After gaining international recognition as an abstract painter in the 1950s and 1960s, Guston turned away from abstraction and reapplied himself to figurative painting, in an attempt to return to the visible world and the contest between meaning and structure that is bound up in figuration. In 1966 Guston joined Marlborough Gallery, the premier gallery for New York school abstraction at the time, and it was assumed that he would continue to produce abstract paintings. But when his first show at Marlborough in 1970 debuted large-scale paintings of hooded figures in city settings, driving cars, and painting pictures in cramped rooms, it profoundly shocked the New York art world. The show was almost uniformly derided by critics. To many, “it seemed as if one of the leading paintings of the 1950s had gone over to the forces of the new Pop figurations,” Robert Storr wrote. “Some observers, meanwhile, wondered out loud if Guston had been influenced by Robert Crumb’s Zap Comics, and one might also have proposed a connection to the early work of Peter Saul or the political caricatures of Oyvind Fahlstrom. … Guston was not, in fact, following the lead of younger artists, but rather returning to his earliest enthusiasms. For if the dominant poles of his thinking were represented by Piero and Rembrandt—seconded by Mondrian, de Chirico, Picasso, and Beckmann—he had nonetheless remained an avid fan of the movies and of comics such as Mutt and Jeff, Barney Google, and Krazy Kat, which had inspired him as a child.” (R. Storr, Philip Guston, Modern Masters series, New York, 1986, p. 51-52.)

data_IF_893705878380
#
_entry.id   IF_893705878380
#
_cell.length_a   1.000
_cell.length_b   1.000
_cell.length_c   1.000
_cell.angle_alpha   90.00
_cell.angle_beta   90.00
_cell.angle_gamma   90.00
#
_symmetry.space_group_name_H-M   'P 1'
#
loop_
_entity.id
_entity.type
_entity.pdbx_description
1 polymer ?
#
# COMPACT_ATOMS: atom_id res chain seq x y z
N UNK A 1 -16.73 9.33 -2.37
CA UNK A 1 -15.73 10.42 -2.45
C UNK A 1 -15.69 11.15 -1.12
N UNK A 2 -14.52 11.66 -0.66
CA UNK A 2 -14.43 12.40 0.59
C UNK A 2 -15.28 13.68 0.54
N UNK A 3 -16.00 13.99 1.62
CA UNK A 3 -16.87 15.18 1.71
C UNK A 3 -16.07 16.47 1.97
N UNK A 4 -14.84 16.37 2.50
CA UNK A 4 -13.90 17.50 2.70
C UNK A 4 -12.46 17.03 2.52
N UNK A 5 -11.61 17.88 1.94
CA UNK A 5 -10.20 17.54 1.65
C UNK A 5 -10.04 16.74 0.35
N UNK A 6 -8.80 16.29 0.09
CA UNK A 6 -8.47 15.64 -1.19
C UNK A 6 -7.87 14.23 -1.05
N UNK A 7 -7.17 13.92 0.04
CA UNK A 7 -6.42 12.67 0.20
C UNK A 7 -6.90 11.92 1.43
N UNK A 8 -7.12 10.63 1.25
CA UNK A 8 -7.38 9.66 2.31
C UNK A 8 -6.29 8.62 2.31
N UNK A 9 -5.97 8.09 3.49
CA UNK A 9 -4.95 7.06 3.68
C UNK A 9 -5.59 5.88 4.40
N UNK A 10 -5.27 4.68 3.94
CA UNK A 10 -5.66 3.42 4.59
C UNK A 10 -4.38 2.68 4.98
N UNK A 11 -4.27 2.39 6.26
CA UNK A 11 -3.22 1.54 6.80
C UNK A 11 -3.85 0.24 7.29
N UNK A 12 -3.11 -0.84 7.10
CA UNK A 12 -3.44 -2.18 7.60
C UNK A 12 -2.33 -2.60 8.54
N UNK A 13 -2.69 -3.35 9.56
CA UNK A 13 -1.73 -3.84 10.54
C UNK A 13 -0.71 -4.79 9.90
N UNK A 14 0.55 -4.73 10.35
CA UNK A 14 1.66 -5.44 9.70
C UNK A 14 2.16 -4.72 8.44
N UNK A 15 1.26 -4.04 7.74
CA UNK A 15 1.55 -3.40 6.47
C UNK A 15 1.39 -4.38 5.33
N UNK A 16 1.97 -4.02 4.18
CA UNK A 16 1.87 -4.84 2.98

As Guston himself put it, in more simple terms, “I got sick and tired of all that Purity! Wanted to tell Stories” (Ibid, p. 52). When his newly debuted figurative paintings encountered adverse criticism and hostility, Guston, depressed, removed himself from the New York art scene. He left for Italy not long after the Marlborough exhibition opened in the fall of 1970, and spent the next nine months in Europe, during which time he produced his Roma series and the present work, and reaffirmed his commitment to figuration.

Returning to the United States, Guston eventually withdrew from Marlborough Gallery in 1972, and moved all of his unsold paintings up to Woodstock. One year later, in 1973, he began teaching at Boston University. This was the continuation of an important relationship between Guston and Boston University, one which involves Stack (Roma). Guston had been awarded an honorary doctorate of fine arts by the university in 1970, and over the next decade he was given three monographic shows at the University Art Gallery. For his 1974 New Paintings shows, Guston chose Stack (Roma) as one of the only Roma series works to be exhibited alongside his more recent figurative developments. The show included a score of paintings that are now regarded as masterpieces, including Painting, Smoking, Eating, 1973 (Stedelijk Museum, Amsterdam), and Painter’s Table, 1973 (National Gallery of Art). More than dozen works from the exhibition presently reside in important museum collections.